Even so, the paintings throb with implication. As Scher explains, “The way the maps work is that they’re total abstractions, and yet they have all this meaning attached to them.” The map of Florida in 2000 jumps out with obvious political import; the state is labeled by county, and the surrounding

black Gulf ripples with the corresponding presidential election results. Yet, Scher’s paintings are at their best when meaning remains tantalizingly elusive. Look at her grand, multicolored patchwork of the United States, reminiscent of the U.S. maps that span the inside cover of many elementary school textbooks.

Up close the painting overwhelms the eye with detail, but step back and it’s the same handsome, lumbering, forthright America we all grew up with—laid open to inspection, hiding nothing, and yet fundamentally inscrutable. This ambiguity lies at the heart of Scher’s cluttered, precise, beautiful maps—

and, unlike real maps, you seem to grow more lost the longer you look at them.



November 4, 2014


Filed under: Thornton dial — Tags: , , — jherzlinger @ 8:23 am

I came across this artist and absolutely fell in love with his talent!  There is a gallery in New York that represents Thortnon ,one of the most important artists

who is a product of the Old South, but whose distinct assemblages of paint and

found objects helped define modern artistic sensibilities.  Born and raised in Alabama with no

formal education or artistic training.  Thornton Dial was born in 1928 and is very much part of the

Southern Vernacular tradition.

A lot of Dial’s sculptures and assemblages often contain objects that might otherwise

have ended up in a landfill, like paint can lids, chicken wire, twine, old clothing, buttons and mattress coils.

Dial’s work began to attract art-world attention in the 1980s.  In 1993, it was the subject of a large exhibition that was presented simultaneously at the New Museum in the Whitney Biennial.

There is a huge exhibit at the Indianapolis Museum of Art called “Hard Truths: The Art of Thornton Dial” and   I can honestly say I have not yet been to Indianapolis and am excited to go!



October 15, 2014


Filed under: aya takano,Uncategorized — Tags: — jherzlinger @ 8:00 am

When I was in Paris, my favorite gallery visit is always GALLERIE PERROTIN.  This is where I first came across the work of AYA TAKANO. I have always enjoyed anime and was interested in the thoughts behind it.  Sometimes, one could look at it and consider it too much a cartoon,

but for me, I find it inspiring.  The images, the colors and the subjects.

I hope you enjoy this post!

Much love,


Perhaps more than any other Kaikai Kiki artist, Takano’s work is the exemplification of Japan’s post-war cultural affluence, and its overwhelmingly diverse, yet aesthetic unification of information.

With inspirations varying from 14th Century Italian religious painting to alien evidence to MTV, Takano’s worlds are shiny and futuristic, yet soft and full of traditional and sensual imagery.  Her drawings and paintings in which lively, female characters float and contort their waiflike bodies, convey a passionate drive toward creation.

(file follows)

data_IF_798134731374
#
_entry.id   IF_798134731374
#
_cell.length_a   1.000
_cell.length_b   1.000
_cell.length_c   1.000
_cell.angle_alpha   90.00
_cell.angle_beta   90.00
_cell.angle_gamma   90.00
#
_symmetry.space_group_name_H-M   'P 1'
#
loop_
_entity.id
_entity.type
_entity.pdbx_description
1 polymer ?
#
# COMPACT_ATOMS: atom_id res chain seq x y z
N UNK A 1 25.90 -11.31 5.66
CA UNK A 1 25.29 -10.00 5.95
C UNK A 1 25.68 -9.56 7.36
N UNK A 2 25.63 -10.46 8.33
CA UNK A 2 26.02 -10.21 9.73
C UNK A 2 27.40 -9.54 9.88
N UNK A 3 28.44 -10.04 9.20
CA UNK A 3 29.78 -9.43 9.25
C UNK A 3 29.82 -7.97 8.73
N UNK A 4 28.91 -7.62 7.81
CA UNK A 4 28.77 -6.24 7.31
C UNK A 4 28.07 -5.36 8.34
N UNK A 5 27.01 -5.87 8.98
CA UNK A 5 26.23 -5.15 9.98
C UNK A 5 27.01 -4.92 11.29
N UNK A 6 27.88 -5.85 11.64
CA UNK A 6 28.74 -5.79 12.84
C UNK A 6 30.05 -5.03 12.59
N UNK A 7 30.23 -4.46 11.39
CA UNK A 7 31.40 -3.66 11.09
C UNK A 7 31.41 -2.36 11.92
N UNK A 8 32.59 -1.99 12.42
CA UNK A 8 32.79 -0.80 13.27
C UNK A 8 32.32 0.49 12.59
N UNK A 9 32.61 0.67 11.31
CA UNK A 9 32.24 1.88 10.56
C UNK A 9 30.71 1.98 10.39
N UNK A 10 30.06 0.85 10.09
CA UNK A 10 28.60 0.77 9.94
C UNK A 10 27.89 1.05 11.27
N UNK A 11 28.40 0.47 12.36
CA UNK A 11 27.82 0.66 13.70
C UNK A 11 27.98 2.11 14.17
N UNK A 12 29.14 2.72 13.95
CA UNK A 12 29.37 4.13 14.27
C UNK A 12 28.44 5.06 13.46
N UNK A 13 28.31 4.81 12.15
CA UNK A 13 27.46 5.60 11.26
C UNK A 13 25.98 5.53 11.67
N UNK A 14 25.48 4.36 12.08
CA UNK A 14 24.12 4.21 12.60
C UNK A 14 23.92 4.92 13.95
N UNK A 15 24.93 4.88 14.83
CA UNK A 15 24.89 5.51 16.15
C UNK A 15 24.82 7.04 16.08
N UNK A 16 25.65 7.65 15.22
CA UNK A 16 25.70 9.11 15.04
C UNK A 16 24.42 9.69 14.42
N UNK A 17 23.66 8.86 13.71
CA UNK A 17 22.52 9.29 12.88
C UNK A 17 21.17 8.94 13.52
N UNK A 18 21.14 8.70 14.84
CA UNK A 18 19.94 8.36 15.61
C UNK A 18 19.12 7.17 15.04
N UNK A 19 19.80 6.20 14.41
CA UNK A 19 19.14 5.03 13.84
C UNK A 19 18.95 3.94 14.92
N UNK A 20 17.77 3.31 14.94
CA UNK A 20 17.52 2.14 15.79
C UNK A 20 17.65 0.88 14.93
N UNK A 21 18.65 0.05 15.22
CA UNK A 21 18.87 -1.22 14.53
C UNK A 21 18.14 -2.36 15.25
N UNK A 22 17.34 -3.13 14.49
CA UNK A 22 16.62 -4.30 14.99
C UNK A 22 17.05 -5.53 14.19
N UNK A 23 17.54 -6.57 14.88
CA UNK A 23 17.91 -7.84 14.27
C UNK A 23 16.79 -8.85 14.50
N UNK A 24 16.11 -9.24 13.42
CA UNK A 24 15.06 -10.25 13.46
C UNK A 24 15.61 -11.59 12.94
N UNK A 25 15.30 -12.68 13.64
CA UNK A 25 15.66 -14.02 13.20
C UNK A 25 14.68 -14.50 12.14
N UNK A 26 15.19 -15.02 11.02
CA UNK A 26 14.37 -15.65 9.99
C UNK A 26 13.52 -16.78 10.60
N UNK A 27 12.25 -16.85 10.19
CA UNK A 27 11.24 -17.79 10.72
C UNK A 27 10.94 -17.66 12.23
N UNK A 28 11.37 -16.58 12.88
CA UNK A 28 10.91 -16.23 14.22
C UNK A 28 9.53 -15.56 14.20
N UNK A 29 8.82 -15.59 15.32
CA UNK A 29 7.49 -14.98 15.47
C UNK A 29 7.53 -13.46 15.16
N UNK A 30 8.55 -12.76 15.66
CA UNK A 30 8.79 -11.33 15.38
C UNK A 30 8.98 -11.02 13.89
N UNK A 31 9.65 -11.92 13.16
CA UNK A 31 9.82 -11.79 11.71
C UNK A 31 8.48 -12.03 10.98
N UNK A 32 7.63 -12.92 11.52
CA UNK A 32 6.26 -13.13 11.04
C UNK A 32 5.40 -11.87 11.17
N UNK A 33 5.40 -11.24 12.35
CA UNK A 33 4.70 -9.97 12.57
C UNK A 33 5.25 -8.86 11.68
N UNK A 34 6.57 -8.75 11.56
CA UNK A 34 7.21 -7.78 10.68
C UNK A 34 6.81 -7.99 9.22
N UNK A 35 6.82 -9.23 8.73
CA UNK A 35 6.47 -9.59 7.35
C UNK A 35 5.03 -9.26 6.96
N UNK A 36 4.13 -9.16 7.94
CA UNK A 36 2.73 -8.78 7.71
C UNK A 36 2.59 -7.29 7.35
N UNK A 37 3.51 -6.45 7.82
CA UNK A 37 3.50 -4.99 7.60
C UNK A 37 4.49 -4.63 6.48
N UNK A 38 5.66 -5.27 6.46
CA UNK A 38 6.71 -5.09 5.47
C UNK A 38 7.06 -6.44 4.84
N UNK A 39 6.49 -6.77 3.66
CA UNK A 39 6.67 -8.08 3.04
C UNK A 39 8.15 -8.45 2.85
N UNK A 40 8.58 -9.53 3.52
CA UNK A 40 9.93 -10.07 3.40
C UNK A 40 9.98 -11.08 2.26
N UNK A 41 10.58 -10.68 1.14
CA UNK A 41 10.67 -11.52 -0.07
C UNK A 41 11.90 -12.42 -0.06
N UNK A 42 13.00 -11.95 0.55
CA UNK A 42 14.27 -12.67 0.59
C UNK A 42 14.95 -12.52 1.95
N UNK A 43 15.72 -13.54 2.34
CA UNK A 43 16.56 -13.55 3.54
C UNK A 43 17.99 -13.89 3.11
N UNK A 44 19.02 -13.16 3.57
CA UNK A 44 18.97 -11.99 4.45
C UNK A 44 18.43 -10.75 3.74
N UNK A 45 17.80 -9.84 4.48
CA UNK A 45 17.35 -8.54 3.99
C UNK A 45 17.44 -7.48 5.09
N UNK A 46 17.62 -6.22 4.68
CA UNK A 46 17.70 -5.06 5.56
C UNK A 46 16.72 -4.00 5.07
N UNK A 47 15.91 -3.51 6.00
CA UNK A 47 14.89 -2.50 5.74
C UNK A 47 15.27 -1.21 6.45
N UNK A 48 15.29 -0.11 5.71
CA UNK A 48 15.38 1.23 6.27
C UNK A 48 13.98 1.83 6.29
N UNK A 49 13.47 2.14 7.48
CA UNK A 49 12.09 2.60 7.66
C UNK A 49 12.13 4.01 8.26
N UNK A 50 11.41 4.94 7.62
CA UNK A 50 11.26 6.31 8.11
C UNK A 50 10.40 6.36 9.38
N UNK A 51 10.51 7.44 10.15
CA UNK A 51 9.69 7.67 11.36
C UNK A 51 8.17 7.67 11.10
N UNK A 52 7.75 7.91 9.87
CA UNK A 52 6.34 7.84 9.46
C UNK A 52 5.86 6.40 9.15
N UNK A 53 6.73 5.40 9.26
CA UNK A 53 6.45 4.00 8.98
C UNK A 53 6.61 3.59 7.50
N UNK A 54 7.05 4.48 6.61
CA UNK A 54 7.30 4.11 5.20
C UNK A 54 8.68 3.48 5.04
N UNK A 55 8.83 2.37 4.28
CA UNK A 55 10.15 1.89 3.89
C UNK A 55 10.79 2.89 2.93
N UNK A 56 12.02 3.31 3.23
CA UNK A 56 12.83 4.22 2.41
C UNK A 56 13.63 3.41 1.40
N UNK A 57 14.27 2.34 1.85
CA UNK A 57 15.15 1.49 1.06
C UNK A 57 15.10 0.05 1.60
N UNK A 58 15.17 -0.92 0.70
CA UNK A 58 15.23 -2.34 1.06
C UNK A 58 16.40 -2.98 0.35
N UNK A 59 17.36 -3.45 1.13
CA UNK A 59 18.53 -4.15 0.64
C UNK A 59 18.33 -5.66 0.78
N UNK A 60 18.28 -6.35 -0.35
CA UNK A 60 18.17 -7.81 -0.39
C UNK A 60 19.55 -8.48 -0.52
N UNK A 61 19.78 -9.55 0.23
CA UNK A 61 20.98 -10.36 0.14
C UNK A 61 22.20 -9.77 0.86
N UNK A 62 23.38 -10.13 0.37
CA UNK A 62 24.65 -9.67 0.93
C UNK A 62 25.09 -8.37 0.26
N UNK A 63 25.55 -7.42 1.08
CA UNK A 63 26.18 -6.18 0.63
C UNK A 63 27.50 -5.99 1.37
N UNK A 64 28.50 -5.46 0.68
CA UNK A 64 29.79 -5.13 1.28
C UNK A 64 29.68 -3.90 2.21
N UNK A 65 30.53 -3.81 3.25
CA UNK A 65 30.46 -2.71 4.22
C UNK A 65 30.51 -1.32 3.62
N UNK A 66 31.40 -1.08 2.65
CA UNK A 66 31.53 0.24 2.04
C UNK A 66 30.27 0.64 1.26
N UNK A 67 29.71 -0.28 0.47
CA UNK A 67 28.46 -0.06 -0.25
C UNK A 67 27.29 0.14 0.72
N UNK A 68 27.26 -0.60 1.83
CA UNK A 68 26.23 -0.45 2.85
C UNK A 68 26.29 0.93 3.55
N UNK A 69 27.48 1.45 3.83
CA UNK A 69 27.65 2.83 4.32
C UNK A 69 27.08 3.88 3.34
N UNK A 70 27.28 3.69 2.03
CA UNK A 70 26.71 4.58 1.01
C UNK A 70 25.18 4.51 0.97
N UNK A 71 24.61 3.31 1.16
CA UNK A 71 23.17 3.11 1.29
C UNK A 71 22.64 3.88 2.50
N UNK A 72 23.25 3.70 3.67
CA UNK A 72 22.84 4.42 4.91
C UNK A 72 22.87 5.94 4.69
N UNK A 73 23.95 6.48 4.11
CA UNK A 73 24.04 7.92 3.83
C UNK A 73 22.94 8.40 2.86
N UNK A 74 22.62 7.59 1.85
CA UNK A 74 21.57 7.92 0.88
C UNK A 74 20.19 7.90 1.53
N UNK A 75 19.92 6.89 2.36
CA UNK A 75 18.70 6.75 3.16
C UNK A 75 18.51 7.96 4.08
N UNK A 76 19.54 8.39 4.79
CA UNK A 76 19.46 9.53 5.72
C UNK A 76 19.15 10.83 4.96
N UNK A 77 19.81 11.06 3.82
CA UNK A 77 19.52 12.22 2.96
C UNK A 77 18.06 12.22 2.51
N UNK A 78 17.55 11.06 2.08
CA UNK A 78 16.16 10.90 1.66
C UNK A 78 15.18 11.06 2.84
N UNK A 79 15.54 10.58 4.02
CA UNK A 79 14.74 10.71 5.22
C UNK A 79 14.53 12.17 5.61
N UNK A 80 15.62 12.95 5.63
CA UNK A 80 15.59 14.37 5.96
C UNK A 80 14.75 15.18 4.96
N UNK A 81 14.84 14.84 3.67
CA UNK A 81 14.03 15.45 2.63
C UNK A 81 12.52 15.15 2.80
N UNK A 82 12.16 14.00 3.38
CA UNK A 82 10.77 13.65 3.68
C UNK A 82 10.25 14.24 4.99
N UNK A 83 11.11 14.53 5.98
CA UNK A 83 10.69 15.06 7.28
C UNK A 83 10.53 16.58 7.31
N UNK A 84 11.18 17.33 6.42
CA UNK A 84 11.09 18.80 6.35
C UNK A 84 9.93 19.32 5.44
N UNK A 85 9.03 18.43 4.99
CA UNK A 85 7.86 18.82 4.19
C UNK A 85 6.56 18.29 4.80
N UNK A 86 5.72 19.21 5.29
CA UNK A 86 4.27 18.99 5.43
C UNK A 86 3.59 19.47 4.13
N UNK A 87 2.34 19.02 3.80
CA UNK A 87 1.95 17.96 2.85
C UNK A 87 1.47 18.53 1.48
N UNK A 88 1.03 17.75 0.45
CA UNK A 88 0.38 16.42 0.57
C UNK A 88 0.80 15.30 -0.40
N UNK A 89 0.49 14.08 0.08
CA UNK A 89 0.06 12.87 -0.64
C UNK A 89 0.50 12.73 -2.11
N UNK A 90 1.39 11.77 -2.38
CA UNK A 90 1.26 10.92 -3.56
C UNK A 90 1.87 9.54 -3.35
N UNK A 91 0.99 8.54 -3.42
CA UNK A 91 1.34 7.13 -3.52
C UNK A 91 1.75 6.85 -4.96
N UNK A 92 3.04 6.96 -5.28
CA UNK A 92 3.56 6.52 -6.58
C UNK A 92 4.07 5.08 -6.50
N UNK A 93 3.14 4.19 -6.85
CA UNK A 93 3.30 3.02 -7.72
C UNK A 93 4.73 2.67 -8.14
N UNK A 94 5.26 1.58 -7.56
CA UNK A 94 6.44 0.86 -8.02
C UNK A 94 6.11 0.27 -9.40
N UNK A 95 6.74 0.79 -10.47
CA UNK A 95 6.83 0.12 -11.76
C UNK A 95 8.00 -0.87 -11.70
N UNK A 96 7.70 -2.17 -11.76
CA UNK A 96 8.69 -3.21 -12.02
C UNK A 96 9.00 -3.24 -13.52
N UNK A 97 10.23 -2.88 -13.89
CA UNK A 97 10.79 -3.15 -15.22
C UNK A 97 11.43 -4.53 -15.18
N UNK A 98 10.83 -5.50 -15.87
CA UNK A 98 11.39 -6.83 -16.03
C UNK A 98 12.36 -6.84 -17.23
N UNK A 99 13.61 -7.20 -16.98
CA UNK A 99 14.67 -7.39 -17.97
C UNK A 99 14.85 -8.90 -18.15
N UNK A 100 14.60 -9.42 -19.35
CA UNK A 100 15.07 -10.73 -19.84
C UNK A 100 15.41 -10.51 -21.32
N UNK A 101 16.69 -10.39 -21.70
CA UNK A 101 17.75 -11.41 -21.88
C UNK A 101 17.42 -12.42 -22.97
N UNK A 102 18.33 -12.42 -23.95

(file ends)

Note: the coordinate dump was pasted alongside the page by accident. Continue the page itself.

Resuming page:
In Japan, Takano is prolific as a manga artist, illustrator, and science fiction essayist.  She has several serialized publications, and is regularly featured in subculture articles.  In the art markets of Europe and America, her paintings and drawings are enthusiastically received.

Takano spent her childhood rummaging through her father’s library which consisted of many books on the natural sciences, but also science fiction. Ever present in her work are exotic animals and landforms combined with an urban city to show the juxtaposition between future and fantasy. Takano cited in a documentary made by

the Galerie Emmanuel Perrotin that she was always fascinated by the unusual forms of nature and animal life, and desires to have such shapes represented in her work.

Another early influence for her was manga writer Osamu Tezuka’s science fiction, which had a lasting impact on her dreamy perception of the world. She cites in the book Drop Dead Cute by Joan Vartanian how she really believed everything she read was true till she was nineteen. Takano states even sometimes now she imagines possessing

the ability to fly, uninterested in the constrictions of being grounded.

When it was time for her to start thinking about college Takano told her parents she wouldn’t attend unless she was allowed to enter an art program. She received a B.A. from Tama Art University  in Tokyo in 2000. Soon after she became an assistant for leading Japanese Contemporary Artist Takashi Murakami. He would become

Takano’s first mentor and jump start her career.

Murakami was looking to exhibit the work of young artists and wanted to help create an artistic community for like minded artists who did the Superflat style. The Superflat movement, popularized by Murakami himself is about emphasizing the two dimensionality of figures, which is influenced by Japanses manga and anime,

while dually exposing the fetishes of Japanese consumerism. Through the basic ideas of this movement he created the Kaikai Kiki Co., a group where five out of the seven members are women.

In the 1980s the look of pre-pubescent girls became the target of consumer culture in Japanese society. This infantilization and objectification of the female was seen most heavily in Japan’s otaku, or geek culture.

Japanese female artists like Takano seek to reinvent the otaku culture through a feminine perspective. Takano in particular is interested in depicting how the future will impact the role of the female heroine in society. Her figures, often androgynous float through her alternate realities partially clothed or sometimes fully nude. Yet,

Takano denies that she is trying to reveal anything specific about sex. Rather with the slim bodies, bulbous heads, and large eyes she is trying to emphasize that her figures temporary suspension from adulthood. The red paint in the crevices of the figures’ elbows, knees, and shoulders is supposed to convey that they are still engaged in

the growing process mentally and physically. Takano’s playful and ambiguous visions of the future, especially one which revolves around the feminine serves as a way for her to create her own mythology, free from the chains of reality.